These are the only words that I will share about John McCain, from my brother Julian Hayda, shared with his permission. Without asking him to write them, I waited for him to come through, as we have had many conversations about this topic, and he did so, masterfully:
It’s really interesting to see how many people are calling John McCain a “true friend of Ukraine.”
I was there when he showed up on the Maidan unannounced. From the moment he showed up on the stage, the organic, grassroots nature of the revolution was compromised.
Ukraine’s adversaries still point to that moment as proof that the revolution expressed a U.S. foreign policy interest (or even staged by U.S. intelligence as an anti-Russian regional power move), rather than the genuine will of the Ukrainian people for dignity, human rights, and sovereignty.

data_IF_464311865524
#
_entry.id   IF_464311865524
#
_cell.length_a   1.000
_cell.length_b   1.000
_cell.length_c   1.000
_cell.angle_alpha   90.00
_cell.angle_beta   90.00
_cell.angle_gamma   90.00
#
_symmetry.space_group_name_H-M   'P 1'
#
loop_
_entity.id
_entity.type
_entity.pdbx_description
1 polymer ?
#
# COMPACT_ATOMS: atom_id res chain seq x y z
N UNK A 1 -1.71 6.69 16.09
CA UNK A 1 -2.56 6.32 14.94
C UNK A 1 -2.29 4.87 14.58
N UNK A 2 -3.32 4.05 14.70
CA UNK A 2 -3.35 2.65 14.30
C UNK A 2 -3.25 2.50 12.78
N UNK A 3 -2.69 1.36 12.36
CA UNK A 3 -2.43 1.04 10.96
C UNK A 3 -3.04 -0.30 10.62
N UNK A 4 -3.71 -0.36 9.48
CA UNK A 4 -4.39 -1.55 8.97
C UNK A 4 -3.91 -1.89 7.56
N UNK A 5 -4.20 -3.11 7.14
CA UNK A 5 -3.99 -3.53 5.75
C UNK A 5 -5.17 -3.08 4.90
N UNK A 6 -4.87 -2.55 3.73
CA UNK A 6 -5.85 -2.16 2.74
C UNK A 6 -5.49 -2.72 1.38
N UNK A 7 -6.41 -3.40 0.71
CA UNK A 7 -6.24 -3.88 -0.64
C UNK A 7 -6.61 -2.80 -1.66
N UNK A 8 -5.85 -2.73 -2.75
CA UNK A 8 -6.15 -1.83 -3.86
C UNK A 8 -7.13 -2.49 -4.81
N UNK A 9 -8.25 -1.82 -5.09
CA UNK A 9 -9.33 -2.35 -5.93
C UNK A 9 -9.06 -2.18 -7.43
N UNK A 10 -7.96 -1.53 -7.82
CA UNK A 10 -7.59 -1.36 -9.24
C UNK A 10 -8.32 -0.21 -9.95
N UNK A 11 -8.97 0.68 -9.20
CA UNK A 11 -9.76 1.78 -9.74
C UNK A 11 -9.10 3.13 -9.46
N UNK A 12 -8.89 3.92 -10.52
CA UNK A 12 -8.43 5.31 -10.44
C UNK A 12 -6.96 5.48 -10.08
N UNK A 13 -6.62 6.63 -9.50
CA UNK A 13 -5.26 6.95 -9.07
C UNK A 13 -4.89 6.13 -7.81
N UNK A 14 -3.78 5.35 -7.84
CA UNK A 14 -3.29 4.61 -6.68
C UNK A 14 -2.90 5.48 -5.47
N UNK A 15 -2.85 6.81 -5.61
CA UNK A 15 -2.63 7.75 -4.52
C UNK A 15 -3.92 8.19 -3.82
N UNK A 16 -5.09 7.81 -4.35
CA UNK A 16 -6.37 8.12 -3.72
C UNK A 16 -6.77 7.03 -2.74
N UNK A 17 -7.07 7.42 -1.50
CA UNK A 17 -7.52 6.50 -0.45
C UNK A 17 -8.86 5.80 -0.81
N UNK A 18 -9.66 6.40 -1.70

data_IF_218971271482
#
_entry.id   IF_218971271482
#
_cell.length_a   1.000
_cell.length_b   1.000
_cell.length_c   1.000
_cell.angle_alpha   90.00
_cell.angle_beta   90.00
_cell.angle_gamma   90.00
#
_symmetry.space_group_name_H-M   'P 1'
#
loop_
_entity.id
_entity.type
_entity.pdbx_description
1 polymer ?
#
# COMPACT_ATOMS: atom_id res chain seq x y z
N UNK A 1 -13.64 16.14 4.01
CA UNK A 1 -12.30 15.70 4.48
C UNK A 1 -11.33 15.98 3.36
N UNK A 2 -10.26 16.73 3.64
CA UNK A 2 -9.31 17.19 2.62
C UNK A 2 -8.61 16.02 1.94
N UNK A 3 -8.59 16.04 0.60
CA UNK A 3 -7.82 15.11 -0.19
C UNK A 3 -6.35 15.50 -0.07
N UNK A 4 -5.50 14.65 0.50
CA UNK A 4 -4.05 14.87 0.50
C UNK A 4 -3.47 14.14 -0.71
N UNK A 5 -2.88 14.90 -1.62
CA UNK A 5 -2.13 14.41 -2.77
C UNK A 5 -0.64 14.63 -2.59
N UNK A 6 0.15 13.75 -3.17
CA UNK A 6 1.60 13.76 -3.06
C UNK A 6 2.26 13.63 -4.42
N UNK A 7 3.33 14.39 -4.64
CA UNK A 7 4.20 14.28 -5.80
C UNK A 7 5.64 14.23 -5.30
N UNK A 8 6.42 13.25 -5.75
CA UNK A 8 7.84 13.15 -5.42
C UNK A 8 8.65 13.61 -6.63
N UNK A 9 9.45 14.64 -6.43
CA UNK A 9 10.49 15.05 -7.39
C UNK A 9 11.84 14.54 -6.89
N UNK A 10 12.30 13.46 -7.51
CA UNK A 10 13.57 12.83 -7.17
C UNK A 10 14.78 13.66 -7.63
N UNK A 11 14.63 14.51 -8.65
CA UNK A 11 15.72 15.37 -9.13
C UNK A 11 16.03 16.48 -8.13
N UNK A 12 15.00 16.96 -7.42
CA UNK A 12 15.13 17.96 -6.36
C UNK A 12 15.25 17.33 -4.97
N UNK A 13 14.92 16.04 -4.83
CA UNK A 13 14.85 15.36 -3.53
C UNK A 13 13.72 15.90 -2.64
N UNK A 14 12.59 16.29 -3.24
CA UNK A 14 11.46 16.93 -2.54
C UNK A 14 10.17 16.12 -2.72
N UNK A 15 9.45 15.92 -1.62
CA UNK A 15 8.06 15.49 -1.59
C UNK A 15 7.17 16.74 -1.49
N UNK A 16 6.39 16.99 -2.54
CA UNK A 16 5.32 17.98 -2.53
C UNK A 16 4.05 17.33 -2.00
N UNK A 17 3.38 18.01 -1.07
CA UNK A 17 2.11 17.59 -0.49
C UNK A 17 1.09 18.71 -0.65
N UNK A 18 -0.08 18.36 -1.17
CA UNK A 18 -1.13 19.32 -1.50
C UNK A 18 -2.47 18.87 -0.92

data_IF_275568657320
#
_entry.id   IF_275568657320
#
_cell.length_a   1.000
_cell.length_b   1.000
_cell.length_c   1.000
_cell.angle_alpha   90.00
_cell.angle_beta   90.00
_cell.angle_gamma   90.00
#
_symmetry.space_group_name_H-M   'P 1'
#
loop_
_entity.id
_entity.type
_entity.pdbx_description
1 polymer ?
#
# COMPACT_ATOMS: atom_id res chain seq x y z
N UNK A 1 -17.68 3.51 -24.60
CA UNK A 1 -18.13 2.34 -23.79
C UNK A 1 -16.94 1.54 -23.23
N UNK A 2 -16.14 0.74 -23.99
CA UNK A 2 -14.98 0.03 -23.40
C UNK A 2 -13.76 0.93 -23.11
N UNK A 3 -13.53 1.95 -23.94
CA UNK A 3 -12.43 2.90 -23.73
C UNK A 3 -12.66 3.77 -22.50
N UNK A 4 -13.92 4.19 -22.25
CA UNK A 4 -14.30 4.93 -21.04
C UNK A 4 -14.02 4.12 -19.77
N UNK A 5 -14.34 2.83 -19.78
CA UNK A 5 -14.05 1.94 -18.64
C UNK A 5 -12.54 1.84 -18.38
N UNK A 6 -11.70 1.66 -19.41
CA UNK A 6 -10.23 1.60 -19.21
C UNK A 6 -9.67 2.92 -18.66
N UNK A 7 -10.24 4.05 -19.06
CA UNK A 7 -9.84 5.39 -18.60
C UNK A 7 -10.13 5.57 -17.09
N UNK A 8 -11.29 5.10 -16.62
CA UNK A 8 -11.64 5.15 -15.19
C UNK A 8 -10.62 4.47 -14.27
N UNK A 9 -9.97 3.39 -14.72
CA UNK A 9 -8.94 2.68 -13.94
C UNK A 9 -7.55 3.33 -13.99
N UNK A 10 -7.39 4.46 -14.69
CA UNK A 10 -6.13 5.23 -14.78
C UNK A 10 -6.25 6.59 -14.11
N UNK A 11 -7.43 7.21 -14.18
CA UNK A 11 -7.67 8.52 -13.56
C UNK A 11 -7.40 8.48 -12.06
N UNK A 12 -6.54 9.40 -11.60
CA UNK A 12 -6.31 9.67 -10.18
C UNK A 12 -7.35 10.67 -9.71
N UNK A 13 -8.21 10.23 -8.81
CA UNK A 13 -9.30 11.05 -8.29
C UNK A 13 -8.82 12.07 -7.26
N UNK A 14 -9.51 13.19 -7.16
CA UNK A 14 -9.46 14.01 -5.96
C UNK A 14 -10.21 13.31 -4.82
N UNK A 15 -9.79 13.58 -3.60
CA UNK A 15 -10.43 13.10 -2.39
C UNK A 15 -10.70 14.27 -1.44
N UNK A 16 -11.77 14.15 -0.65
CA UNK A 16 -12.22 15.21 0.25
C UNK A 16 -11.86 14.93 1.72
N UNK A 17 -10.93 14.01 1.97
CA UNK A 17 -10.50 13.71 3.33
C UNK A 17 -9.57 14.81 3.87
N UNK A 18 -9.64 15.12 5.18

So I see two visions—one where McCain’s “friendship” put U.S. power before the agency of Ukrainian citizens (and Ukrainian-Americans having no problem co-opting the democratic process of Ukrainian citizens) by so publicly deflecting from the actual demands of Ukrainian protesters, and the other, where defending U.S. power means actively diminishing the power of Russia (which, lets be honest, Putin is doing a fine job on his own) and therefore swooping in and “helping” Ukrainians transform their frustration with corruption into an anti-Russian caricature.
In both of these versions of of McCain’s supposed friendship, the sovereignty of Ukraine rests solely on the fragile support of the U.S. in Cold War-esque bipolar power politics. It’s as if Ukraine can’t just be free on its own.